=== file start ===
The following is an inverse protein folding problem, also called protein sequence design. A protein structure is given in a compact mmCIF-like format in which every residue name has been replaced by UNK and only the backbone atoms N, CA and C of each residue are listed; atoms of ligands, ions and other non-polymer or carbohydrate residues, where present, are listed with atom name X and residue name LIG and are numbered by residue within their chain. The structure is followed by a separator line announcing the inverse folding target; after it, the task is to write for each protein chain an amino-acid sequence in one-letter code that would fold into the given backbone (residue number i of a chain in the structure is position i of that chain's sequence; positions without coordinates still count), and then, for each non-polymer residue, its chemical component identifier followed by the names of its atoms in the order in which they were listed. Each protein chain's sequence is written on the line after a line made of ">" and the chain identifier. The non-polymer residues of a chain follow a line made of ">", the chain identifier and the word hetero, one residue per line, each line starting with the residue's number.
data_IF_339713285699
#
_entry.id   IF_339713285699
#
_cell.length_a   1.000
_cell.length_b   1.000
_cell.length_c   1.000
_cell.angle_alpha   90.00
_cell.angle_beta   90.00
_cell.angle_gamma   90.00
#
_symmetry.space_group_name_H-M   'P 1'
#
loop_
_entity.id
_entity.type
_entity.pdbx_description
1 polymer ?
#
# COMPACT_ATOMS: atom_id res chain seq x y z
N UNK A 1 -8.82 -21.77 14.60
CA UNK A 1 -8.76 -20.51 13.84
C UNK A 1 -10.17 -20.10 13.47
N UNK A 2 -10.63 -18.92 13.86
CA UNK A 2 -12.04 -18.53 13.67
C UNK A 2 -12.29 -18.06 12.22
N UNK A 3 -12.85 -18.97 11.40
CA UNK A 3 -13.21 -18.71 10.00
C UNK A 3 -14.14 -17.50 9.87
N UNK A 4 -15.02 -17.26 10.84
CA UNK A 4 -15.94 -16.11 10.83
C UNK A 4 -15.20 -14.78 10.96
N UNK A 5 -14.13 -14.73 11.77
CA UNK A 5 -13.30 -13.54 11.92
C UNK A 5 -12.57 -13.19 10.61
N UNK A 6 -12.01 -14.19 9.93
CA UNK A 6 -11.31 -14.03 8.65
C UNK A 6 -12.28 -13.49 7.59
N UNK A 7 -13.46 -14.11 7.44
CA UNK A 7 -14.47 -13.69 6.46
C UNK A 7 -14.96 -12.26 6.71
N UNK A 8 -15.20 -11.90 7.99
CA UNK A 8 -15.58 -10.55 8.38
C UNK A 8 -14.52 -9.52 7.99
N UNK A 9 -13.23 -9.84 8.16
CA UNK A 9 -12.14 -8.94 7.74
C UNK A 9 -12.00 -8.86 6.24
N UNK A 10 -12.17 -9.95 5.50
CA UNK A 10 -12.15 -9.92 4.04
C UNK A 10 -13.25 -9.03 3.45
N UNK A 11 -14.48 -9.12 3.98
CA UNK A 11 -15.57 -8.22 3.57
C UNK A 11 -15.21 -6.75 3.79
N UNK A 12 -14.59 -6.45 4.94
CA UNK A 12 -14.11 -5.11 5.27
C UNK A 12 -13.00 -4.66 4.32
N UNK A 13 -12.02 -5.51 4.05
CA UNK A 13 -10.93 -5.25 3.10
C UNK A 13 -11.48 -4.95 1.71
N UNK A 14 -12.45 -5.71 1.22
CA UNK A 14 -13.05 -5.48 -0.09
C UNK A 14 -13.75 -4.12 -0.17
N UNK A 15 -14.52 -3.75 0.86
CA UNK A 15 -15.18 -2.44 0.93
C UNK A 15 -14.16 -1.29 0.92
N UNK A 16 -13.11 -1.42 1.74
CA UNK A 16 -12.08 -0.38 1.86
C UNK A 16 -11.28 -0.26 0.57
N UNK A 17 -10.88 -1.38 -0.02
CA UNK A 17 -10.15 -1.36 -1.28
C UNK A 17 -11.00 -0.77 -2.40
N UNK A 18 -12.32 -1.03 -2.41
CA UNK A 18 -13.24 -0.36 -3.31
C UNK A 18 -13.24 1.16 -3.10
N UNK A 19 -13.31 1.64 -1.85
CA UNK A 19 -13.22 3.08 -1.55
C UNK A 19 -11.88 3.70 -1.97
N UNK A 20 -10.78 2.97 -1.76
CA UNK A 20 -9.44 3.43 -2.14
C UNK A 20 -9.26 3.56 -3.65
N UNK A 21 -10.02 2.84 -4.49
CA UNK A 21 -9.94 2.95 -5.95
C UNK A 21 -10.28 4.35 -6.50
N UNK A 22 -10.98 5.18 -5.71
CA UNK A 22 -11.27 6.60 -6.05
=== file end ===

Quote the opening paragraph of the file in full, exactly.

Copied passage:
The following is an inverse protein folding problem, also called protein sequence design. A protein structure is given in a compact mmCIF-like format in which every residue name has been replaced by UNK and only the backbone atoms N, CA and C of each residue are listed; atoms of ligands, ions and other non-polymer or carbohydrate residues, where present, are listed with atom name X and residue name LIG and are numbered by residue within their chain. The structure is followed by a separator line announcing the inverse folding target; after it, the task is to write for each protein chain an amino-acid sequence in one-letter code that would fold into the given backbone (residue number i of a chain in the structure is position i of that chain's sequence; positions without coordinates still count), and then, for each non-polymer residue, its chemical component identifier followed by the names of its atoms in the order in which they were listed. Each protein chain's sequence is written on the line after a line made of ">" and the chain identifier. The non-polymer residues of a chain follow a line made of ">", the chain identifier and the word hetero, one residue per line, each line starting with the residue's number.